By Noor Elashi
A decade before my father received a 65-year prison sentence, he handed me an unusual book, one that ultimately shifted the way I perceive the world. It was titled Magic Eye, and it contained pages of what seemed like simple multicolored patterns. But each page had a hidden gift, a sensational truth. By diverging your eyes, my father told me, you’ll see an unexpected image. It seemed to challenge everything I’d ever known. I stared at the flat, distorted artwork until it transformed into a faded silhouette and then a three-dimensional shape like a group of dolphins or a rose-filled heart. Years later, as I flip through the pages of my family’s narrative, I see images that are far less whimsical, and indeed, painful.
Last week, U.S. attorney Jim Jacks filed a motion asking the federal judge of the Holy Land Foundation case to transfer my father—Ghassan Elashi, the charity’s co-founder—and his colleagues to a prison that closely monitors its inmates. If transferred to either of these so-called “Communication Management Units” in Terre Haute, Indiana or Marion, Illinois, my father’s phone calls would be more limited than they are now, in Seagoville, Texas. His letters would be monitored, his visitation time would be reduced to four hours a month and his conversations would be restricted to English, which is his second language.
Perhaps this may seem like an illustration of an effective justice system at work. But if one diverges his or her eyes, the camouflaged truth will slowly unfold, until it comes into focus. I, for one, see a hazel-eyed girl with pale skin and soft dark curls losing her home uponIsrael’s creation in 1948. The young woman, now my paternal grandmother, often tells me about her banishment from Jaffa, a once vibrant Palestinian city known for its orange groves and turquoise beach. I also see a man who was expelled from his native Gaza City in 1967 and was not allowed to return. I grew up hearing stories from this man, my father, about the plight of Palestinians, whom he called “a voiceless population” suffering from occupation, starvation, demolished homes, uprooted trees, constrained movement and a devastated economy.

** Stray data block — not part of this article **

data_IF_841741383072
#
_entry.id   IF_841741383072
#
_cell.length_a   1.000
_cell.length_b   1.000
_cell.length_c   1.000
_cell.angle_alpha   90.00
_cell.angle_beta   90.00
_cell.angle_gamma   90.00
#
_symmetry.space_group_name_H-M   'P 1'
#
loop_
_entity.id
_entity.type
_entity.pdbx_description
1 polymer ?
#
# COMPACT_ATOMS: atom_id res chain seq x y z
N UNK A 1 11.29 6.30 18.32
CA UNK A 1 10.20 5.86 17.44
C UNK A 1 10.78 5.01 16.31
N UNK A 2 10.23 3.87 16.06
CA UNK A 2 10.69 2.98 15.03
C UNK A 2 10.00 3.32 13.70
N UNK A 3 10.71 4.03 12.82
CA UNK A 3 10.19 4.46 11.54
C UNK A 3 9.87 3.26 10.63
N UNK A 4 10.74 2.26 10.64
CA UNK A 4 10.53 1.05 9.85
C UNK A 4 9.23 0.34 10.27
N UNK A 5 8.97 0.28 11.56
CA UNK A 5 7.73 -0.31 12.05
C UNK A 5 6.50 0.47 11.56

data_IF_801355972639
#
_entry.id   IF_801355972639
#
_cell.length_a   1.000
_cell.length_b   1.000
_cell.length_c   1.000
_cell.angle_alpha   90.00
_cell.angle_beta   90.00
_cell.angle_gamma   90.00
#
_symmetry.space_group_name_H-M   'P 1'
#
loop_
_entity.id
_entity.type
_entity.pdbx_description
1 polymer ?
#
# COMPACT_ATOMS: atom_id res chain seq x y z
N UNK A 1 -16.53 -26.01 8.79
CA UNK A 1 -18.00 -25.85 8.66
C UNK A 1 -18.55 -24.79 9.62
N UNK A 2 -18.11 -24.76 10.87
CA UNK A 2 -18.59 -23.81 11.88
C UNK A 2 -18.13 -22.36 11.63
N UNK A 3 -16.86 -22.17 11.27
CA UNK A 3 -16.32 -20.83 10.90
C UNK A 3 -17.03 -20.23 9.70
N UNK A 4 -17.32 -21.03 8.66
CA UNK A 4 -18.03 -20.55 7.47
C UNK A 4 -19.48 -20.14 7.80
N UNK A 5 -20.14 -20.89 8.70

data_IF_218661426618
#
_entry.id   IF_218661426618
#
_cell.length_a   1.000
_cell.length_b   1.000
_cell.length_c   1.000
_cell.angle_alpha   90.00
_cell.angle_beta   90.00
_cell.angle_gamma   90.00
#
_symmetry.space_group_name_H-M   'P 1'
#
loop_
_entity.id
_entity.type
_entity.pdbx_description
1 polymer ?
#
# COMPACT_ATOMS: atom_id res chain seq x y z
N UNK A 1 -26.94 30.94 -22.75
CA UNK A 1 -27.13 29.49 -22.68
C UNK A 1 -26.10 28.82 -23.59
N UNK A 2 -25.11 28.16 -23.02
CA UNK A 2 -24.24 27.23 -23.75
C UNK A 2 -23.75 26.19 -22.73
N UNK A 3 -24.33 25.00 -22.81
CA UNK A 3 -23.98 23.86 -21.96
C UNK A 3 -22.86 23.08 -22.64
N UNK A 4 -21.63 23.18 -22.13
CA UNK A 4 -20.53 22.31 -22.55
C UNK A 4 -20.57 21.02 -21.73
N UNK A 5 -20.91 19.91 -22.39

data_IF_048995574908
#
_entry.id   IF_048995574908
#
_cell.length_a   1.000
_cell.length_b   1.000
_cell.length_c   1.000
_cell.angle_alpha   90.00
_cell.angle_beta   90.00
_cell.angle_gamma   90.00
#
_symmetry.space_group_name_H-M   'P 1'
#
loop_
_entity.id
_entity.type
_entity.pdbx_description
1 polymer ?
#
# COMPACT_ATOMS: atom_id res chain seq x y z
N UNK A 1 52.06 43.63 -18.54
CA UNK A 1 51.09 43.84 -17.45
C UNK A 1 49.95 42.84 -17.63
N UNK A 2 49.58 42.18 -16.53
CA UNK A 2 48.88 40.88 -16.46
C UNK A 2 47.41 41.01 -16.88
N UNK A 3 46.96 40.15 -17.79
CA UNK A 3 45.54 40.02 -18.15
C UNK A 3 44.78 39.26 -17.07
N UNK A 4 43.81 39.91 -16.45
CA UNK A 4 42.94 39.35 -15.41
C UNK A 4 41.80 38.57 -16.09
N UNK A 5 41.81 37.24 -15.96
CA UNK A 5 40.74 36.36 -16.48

As I look deeper, I see the Holy Land Foundation rise to stardom in the eyes of human rights activists worldwide who had witnessed this charitable organization alleviate poverty in Occupied Palestine through bags of rice, boxes of medicine, conventional humanitarian aid. I see my family scrutinized throughout the 1990s due to agenda-driven reports linking my father to terrorism—reports written by individuals who saw the HLF’s strength as a threat, for they wanted Palestinians to remain weak and desolate. I see President Bush shutting down the Holy Land Foundation three months after Sept. 11, 2001, calling the action “another important step in the financial fight against terror.”
I see my father and his colleagues tried in 2007 and almost vindicated. I see him tried a second time and convicted in 2008, thereby receiving a life-long sentence. In both trials, prosecutors argued that the HLF gave money to Palestinian zakat (charity) committees that they claimed were controlled by Hamas, which the U.S. designated a terrorist organization in 1995. To prove this, prosecutors called to the stand an Israeli intelligence agent testifying under the pseudonym of Avi who claimed he could “smell Hamas.” The prosecutors intimidated the jury by showing them scenes of suicide bombings completely unaffiliated with the HLF, and they used guilt by association by linking my father and the other defendants to relatives who are members of Hamas. The defense attorneys’ argument was simple: The Holy Land Five gave charity to the same zakat committees to which the American government agency USAID (United States Agency for International Development) gave money. Furthermore, none of the zakat committees included in the HLF indictment were named on any of the U.S. Treasury Department’s lists of designated terrorist organizations.
Nationally respected human rights law professors such as David Cole have associated the Holy Land case with McCarthyism, and other experts have called it a miscarriage of justice. The book that my father gave me had this subtitle: A New Way of Looking at the World. If one looks at our world with a fresh pair of eyes, he or she will see that Jim Jacks’ request for harsher prison conditions is unnecessarily cruel, and that supporting the appeal process is the only way to achieve justice. He or she will also see that the Holy Land Five arepolitical prisoners, and that we live in a twisted time, a time when humanitarians are pursued relentlessly for political purposes.